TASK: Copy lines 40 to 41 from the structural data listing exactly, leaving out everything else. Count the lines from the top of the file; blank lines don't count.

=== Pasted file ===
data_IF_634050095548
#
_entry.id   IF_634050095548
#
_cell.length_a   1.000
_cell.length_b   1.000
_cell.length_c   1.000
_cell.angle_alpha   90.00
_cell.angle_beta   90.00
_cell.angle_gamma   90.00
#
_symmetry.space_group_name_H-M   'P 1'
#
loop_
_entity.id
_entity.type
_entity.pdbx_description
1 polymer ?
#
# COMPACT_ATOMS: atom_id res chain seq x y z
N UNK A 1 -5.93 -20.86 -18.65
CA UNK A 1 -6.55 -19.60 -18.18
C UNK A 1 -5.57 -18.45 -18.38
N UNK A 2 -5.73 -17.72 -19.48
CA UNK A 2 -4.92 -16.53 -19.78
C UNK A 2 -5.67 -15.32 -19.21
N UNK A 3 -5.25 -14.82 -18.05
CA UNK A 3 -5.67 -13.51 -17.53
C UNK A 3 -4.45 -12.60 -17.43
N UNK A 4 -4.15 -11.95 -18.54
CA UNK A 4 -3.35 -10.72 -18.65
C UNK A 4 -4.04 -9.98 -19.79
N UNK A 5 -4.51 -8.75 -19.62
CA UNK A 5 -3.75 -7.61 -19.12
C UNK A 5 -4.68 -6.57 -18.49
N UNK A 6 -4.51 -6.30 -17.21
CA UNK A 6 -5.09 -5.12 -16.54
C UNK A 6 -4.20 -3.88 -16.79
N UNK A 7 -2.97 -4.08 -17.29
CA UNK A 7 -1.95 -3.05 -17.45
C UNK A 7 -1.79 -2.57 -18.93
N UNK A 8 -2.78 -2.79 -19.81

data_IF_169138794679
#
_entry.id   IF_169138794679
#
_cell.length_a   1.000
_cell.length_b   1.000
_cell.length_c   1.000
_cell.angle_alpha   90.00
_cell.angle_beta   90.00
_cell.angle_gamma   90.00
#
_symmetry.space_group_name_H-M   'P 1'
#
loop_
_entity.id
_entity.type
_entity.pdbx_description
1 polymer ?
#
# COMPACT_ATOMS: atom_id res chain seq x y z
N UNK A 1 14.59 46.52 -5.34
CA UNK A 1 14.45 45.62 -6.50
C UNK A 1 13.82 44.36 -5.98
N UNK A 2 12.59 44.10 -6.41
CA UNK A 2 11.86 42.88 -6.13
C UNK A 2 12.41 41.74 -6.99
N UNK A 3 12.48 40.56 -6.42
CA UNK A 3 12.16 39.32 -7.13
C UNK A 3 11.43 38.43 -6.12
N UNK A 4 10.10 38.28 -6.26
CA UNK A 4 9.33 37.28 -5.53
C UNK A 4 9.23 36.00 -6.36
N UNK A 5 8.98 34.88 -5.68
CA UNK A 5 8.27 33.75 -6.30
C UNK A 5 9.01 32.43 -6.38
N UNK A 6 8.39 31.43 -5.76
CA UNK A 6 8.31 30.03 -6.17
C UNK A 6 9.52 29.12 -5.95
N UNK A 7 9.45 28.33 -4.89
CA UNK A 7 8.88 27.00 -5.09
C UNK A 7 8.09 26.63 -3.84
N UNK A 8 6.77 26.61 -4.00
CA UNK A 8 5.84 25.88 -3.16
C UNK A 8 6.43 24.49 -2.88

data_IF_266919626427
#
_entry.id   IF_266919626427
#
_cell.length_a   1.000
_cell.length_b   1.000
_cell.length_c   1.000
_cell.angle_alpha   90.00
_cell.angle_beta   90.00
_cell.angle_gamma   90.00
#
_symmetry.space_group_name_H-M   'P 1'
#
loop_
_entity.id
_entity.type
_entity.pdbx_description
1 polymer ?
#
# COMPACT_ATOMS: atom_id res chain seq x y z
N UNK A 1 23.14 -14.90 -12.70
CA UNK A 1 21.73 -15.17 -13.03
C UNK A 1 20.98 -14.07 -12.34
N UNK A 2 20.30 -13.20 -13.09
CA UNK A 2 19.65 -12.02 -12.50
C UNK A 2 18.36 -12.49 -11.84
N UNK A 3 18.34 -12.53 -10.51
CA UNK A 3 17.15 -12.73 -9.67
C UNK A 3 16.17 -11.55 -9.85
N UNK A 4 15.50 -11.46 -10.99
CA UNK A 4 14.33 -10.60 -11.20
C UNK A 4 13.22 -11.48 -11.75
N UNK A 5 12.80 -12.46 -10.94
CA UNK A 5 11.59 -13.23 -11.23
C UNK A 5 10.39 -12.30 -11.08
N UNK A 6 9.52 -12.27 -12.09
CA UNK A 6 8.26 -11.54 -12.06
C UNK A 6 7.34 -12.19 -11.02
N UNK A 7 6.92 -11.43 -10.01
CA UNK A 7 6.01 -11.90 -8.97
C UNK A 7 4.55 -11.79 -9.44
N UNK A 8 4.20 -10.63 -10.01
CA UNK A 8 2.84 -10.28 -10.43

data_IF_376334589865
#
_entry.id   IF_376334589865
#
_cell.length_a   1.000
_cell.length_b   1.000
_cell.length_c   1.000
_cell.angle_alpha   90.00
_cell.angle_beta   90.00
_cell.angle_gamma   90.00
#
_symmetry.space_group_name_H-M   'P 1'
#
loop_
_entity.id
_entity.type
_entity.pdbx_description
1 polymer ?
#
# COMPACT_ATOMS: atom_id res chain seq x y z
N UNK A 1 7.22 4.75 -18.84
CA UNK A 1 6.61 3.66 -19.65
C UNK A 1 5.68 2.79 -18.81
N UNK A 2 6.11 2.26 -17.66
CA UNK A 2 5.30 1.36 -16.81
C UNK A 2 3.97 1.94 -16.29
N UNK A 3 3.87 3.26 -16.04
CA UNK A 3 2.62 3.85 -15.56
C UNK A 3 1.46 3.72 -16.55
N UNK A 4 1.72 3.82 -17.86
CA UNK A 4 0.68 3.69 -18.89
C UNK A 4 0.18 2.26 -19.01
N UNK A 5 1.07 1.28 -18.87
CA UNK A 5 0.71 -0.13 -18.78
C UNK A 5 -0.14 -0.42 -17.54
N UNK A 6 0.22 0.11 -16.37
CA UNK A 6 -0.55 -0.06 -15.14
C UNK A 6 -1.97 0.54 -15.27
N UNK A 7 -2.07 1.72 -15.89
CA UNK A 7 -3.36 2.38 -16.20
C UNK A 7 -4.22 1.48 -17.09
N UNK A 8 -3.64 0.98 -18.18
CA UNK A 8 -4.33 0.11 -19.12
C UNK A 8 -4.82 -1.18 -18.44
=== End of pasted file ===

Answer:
CA UNK A 7 -1.95 -3.05 -17.45
C UNK A 7 -1.79 -2.57 -18.93